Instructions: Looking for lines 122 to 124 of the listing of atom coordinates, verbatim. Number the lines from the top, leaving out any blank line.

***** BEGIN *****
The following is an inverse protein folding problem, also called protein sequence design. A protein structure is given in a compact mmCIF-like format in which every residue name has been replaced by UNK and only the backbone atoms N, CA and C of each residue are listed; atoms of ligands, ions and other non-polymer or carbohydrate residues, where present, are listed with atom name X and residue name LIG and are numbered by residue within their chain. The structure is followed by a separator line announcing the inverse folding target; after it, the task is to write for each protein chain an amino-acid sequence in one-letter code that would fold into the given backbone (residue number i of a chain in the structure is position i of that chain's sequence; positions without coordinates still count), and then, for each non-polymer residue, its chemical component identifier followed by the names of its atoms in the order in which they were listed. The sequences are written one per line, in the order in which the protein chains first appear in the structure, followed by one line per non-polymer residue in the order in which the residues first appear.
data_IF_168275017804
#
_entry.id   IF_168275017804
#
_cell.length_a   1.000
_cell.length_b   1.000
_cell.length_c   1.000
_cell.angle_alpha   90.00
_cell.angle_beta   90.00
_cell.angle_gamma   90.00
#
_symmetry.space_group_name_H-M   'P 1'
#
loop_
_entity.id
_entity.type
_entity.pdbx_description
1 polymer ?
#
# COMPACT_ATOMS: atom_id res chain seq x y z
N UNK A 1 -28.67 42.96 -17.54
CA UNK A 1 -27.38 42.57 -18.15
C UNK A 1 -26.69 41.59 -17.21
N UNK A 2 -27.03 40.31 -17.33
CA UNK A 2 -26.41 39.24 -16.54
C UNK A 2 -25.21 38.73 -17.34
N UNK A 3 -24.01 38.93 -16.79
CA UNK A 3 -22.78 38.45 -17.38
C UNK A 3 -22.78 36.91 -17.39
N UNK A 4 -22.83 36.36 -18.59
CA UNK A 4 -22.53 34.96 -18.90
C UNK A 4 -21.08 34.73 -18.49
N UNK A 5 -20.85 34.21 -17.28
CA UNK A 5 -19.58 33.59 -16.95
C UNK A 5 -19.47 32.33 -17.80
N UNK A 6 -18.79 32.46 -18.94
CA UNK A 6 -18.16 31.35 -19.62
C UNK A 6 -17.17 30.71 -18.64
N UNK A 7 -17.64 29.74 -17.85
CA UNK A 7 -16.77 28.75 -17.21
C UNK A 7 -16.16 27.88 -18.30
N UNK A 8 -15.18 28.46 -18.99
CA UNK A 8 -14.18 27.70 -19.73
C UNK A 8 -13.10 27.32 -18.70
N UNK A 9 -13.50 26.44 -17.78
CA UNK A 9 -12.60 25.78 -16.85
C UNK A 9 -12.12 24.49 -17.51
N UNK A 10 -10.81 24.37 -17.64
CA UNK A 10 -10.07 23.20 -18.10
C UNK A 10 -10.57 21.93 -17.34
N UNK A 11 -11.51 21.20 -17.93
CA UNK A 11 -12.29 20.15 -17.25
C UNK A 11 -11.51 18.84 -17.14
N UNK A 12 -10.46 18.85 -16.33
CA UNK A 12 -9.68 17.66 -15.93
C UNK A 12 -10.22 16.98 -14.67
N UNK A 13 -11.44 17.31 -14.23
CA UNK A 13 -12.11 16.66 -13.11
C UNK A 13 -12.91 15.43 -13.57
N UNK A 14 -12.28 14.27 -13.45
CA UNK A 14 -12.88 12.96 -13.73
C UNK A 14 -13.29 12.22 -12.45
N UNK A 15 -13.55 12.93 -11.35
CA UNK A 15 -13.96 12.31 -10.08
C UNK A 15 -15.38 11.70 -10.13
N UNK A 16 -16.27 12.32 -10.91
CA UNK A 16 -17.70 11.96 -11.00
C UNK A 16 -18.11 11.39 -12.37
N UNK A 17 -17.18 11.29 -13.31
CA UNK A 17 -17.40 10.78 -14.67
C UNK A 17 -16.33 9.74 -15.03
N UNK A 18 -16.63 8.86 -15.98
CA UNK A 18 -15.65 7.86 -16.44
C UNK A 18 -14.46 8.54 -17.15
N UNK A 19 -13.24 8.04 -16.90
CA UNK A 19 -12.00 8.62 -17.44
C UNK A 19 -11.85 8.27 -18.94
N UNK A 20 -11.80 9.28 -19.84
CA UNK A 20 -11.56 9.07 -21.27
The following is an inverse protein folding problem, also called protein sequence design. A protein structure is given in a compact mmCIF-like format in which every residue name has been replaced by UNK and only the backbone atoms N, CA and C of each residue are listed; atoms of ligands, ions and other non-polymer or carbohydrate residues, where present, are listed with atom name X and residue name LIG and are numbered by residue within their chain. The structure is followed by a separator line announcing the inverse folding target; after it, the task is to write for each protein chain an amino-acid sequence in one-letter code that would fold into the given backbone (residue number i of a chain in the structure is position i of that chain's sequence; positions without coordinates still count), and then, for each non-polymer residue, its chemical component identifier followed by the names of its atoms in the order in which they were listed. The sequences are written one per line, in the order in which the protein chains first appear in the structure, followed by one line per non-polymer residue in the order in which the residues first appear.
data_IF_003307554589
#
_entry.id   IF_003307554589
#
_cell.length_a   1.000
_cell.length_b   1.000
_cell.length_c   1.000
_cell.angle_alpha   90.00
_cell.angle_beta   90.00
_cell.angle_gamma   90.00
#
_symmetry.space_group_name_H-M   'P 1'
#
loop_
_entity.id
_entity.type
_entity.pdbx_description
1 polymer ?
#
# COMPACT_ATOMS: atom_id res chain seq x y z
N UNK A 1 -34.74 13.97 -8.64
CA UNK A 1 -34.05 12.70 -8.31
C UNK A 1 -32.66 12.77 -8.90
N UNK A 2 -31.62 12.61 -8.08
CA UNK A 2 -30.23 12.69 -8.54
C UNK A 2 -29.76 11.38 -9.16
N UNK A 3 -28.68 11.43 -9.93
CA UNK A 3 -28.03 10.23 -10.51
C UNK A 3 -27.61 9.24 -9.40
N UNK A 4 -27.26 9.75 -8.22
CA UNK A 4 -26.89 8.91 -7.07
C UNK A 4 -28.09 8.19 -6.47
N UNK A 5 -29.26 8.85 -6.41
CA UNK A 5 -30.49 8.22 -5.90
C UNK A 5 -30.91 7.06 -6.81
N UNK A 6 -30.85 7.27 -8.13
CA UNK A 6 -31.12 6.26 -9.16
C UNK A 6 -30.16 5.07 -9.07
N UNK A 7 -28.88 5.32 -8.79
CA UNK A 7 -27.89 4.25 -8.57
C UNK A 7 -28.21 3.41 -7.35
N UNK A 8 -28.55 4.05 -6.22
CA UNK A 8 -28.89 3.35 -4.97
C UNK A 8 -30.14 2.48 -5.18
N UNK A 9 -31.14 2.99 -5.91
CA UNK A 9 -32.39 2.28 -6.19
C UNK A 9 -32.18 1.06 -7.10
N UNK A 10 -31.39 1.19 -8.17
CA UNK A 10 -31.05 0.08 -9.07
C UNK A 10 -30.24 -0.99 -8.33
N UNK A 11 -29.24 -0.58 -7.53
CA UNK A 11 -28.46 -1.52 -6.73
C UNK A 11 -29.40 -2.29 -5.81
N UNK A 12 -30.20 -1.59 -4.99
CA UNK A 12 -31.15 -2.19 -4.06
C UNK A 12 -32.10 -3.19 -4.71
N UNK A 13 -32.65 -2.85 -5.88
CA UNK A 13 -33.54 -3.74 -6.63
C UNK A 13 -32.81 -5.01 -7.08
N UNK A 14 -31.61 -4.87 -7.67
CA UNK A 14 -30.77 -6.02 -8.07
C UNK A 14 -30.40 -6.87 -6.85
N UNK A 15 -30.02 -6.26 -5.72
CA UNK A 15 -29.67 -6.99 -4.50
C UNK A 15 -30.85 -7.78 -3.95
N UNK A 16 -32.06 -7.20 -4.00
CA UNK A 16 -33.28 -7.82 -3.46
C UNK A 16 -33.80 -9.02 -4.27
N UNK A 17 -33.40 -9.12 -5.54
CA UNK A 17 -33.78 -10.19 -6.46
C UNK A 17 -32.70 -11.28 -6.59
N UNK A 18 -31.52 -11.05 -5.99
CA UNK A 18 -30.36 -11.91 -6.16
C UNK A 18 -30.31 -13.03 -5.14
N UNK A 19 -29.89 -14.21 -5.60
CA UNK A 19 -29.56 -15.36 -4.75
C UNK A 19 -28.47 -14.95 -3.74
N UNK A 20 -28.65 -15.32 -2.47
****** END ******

C UNK A 7 -28.21 3.41 -7.35
N UNK A 8 -28.55 4.05 -6.22
CA UNK A 8 -28.89 3.35 -4.97